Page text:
102 vaccination posts set up along the borders

All States with international borders have been put on alert to reduce the risk of importation of poliovirus from neighbouring countries in the wake of a polio outbreak in Syria.

As many as 102 vaccination posts have been set up along the international borders: with Pakistan at 5 points, with Nepal at 88 points and with Bangladesh at two points, the others being along the Myanmar and Bhutan borders.

“The government is mindful of risk of poliovirus importation… in view of the continuing polio transmission in the remaining endemic countries and the outbreaks in Syria and the Horn of Africa region,” said Health and Family Welfare Secretary Keshav Desiraju.

WHO, UNICEF begin massive response

Meanwhile, the World Health Organisation and the United Nations Children’s Fund have begun the largest-ever, consolidated emergency immunisation response in the Middle East, aiming to vaccinate over 20 million children in seven countries and territories repeatedly. They are Egypt, Iraq, Jordan, Lebanon, the West Bank and Gaza, Syria and Turkey.

In campaigns in and around Syria, to prevent transmission of polio and other preventable diseases, more than 6,50,000 children have been vaccinated including 1,16,000 in the highly-congested northeast Deir-ez-Zor Province where the outbreak was confirmed a week ago.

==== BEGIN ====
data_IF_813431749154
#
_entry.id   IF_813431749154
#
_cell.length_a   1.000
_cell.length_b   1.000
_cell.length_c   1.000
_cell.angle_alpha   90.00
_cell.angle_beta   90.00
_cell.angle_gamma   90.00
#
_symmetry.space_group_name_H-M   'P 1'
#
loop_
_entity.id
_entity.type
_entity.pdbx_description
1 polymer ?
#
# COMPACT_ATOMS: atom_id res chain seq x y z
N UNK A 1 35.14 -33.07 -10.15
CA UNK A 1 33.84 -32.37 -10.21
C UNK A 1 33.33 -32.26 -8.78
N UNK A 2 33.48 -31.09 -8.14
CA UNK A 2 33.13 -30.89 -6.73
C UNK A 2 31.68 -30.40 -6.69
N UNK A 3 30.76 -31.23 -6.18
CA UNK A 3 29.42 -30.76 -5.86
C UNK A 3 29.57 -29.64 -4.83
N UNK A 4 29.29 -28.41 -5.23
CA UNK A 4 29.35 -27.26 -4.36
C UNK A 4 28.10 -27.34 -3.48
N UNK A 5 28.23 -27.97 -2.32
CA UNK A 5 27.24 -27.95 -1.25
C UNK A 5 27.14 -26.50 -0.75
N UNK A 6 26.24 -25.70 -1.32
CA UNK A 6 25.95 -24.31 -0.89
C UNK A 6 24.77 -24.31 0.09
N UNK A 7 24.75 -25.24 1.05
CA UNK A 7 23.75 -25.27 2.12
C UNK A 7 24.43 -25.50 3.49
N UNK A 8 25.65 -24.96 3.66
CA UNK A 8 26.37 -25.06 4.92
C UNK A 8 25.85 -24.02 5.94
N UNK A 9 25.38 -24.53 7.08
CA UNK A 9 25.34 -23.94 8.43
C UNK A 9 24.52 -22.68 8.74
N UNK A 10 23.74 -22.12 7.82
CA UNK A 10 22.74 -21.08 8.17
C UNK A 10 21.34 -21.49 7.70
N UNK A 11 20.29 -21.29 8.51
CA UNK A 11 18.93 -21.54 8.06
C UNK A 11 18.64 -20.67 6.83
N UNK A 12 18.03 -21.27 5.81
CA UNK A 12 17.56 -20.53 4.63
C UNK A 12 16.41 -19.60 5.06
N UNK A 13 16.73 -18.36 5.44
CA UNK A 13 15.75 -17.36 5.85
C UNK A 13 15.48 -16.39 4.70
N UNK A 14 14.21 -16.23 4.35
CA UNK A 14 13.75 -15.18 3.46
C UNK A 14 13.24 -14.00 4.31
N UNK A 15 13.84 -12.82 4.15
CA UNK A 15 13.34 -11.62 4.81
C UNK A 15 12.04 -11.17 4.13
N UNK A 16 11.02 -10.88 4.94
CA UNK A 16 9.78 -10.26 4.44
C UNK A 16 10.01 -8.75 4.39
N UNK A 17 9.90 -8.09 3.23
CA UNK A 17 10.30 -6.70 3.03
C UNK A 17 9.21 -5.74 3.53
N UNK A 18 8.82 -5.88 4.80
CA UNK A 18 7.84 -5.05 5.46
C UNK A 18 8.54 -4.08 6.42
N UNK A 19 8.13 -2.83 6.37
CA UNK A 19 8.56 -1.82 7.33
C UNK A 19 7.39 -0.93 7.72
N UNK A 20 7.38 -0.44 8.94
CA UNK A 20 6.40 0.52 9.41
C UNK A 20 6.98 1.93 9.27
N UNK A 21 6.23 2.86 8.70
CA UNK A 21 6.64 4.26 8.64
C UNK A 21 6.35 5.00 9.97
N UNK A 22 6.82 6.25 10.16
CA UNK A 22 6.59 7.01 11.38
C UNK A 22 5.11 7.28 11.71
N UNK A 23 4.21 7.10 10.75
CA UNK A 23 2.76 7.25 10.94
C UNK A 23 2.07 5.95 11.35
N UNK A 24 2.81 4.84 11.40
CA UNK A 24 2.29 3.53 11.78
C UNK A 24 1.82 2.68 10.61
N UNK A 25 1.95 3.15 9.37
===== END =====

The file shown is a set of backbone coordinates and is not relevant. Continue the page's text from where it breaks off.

In a region that did not see polio for nearly a decade, poliovirus has been detected, in the last 12 months, in sewage samples from Egypt, Israel, the West Bank and Gaza Strip.

The first polio outbreak in Syria since 1999 has so far left 10 children paralyzed, and poses a risk of paralysis to hundreds of thousands of children across the region. Preliminary evidence indicates that the poliovirus is of Pakistani origin and is similar to the strain detected in Egypt, Israel, the West Bank and Gaza Strip.

Back home in India, all possible measures are being taken to maintain immunity of children. The entire network is now geared to strengthening Routine Immunisation, which is the key to ensuring a polio-free India until the risk of the infectious viral disease is eliminated from the world.

“Any case of importation will be dealt with as an emergency. For the past two years, the polio programme has been preparing and renewing its Emergency Preparedness and Response Capacity. All States have an emergency response plan. Rapid Response Teams have been formed, trained and reoriented in their role for polio emergency response,” Mr. Desiraju said.

The polio virus usually infects children in unsanitary conditions through faecal-oral transmission associated with close person-to-person contact and consumption of food and drink contaminated with faeces. It attacks the nerves and can kill or paralyse, spreading widely and unnoticed before it starts crippling children. For every one case of polio, 200 children can be infected. There is no cure for polio — it can only be prevented through immunisation, said a joint statement by WHO and UNICEF.

“While India has stopped poliovirus transmission, the risk of importation of polio from areas with currently active transmission remains very high. Surveillance for polio continues to be highly sensitive to ensure rapid detection of poliovirus anywhere in the country. It is critical for India to ensure high population immunity through poliovirus campaigns and routine immunisation and to be in a state of readiness to respond to a poliovirus importation if it occurs,” said WHO Representative to India Nata Menabde.

According to Anisur Rahman Siddique, Programme Specialist, Polio, UNICEF India, the outbreak in the Middle East, which was polio-free for over a decade, is a reminder that polio anywhere is a threat to unprotected children everywhere.

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